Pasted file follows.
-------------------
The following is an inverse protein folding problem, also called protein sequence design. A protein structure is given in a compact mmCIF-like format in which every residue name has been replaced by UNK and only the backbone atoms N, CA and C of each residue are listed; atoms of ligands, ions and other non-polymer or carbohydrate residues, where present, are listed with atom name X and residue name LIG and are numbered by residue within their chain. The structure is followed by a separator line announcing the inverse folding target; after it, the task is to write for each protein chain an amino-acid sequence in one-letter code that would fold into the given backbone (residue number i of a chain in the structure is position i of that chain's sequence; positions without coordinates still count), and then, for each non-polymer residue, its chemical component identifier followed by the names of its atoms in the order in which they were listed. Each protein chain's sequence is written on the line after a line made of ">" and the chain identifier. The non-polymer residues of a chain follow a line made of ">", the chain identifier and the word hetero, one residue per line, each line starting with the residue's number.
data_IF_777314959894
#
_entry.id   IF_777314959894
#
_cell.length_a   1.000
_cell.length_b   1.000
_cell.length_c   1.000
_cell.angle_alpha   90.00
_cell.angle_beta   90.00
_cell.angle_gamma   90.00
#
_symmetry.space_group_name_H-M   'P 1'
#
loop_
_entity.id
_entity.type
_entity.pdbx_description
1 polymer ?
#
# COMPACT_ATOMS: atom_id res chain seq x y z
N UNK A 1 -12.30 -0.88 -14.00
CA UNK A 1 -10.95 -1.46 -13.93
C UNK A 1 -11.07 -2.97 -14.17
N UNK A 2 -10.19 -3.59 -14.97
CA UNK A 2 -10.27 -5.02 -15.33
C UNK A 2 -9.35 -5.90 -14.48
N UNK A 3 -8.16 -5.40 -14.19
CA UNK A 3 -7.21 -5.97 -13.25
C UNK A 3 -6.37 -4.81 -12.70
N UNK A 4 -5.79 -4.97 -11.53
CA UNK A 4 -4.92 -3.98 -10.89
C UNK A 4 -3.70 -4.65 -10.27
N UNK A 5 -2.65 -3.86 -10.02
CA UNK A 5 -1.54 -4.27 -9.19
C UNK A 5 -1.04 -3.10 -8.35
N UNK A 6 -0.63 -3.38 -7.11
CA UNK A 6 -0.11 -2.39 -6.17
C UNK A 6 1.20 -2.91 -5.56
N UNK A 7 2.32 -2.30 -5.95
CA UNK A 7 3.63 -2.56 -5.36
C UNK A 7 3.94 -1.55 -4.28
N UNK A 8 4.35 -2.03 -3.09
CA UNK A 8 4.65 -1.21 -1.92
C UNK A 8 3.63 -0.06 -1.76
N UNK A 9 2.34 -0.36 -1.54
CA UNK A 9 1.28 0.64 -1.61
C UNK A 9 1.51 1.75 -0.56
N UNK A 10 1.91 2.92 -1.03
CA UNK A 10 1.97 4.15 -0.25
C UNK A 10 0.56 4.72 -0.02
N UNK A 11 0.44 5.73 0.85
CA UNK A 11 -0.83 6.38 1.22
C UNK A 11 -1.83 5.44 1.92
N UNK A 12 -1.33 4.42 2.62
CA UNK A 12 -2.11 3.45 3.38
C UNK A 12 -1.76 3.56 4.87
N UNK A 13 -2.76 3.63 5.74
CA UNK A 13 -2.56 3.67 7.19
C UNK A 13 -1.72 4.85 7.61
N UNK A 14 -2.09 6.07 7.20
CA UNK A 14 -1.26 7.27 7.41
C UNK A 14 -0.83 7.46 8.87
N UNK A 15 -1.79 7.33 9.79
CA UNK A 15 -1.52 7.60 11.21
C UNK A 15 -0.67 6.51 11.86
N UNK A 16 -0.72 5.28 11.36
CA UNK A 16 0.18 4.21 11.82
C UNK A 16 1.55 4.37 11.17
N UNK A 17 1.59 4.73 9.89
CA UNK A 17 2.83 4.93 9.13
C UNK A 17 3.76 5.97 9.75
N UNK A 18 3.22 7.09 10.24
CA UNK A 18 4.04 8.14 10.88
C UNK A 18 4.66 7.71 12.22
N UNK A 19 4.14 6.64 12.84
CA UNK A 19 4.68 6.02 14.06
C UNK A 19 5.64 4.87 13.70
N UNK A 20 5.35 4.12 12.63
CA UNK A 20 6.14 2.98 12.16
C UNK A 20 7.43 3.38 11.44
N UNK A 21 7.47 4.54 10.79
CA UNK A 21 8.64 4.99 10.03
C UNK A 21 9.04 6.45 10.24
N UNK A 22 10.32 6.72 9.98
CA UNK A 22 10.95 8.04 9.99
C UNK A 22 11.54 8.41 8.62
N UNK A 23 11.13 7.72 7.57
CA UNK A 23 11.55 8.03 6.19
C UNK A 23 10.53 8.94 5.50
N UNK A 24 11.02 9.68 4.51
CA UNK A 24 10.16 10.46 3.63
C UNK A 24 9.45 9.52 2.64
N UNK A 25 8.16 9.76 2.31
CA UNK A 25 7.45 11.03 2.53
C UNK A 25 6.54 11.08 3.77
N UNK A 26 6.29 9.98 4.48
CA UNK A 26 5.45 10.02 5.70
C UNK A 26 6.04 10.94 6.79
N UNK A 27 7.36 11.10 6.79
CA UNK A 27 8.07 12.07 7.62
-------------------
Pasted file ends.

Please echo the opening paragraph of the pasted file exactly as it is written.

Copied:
The following is an inverse protein folding problem, also called protein sequence design. A protein structure is given in a compact mmCIF-like format in which every residue name has been replaced by UNK and only the backbone atoms N, CA and C of each residue are listed; atoms of ligands, ions and other non-polymer or carbohydrate residues, where present, are listed with atom name X and residue name LIG and are numbered by residue within their chain. The structure is followed by a separator line announcing the inverse folding target; after it, the task is to write for each protein chain an amino-acid sequence in one-letter code that would fold into the given backbone (residue number i of a chain in the structure is position i of that chain's sequence; positions without coordinates still count), and then, for each non-polymer residue, its chemical component identifier followed by the names of its atoms in the order in which they were listed. Each protein chain's sequence is written on the line after a line made of ">" and the chain identifier. The non-polymer residues of a chain follow a line made of ">", the chain identifier and the word hetero, one residue per line, each line starting with the residue's number.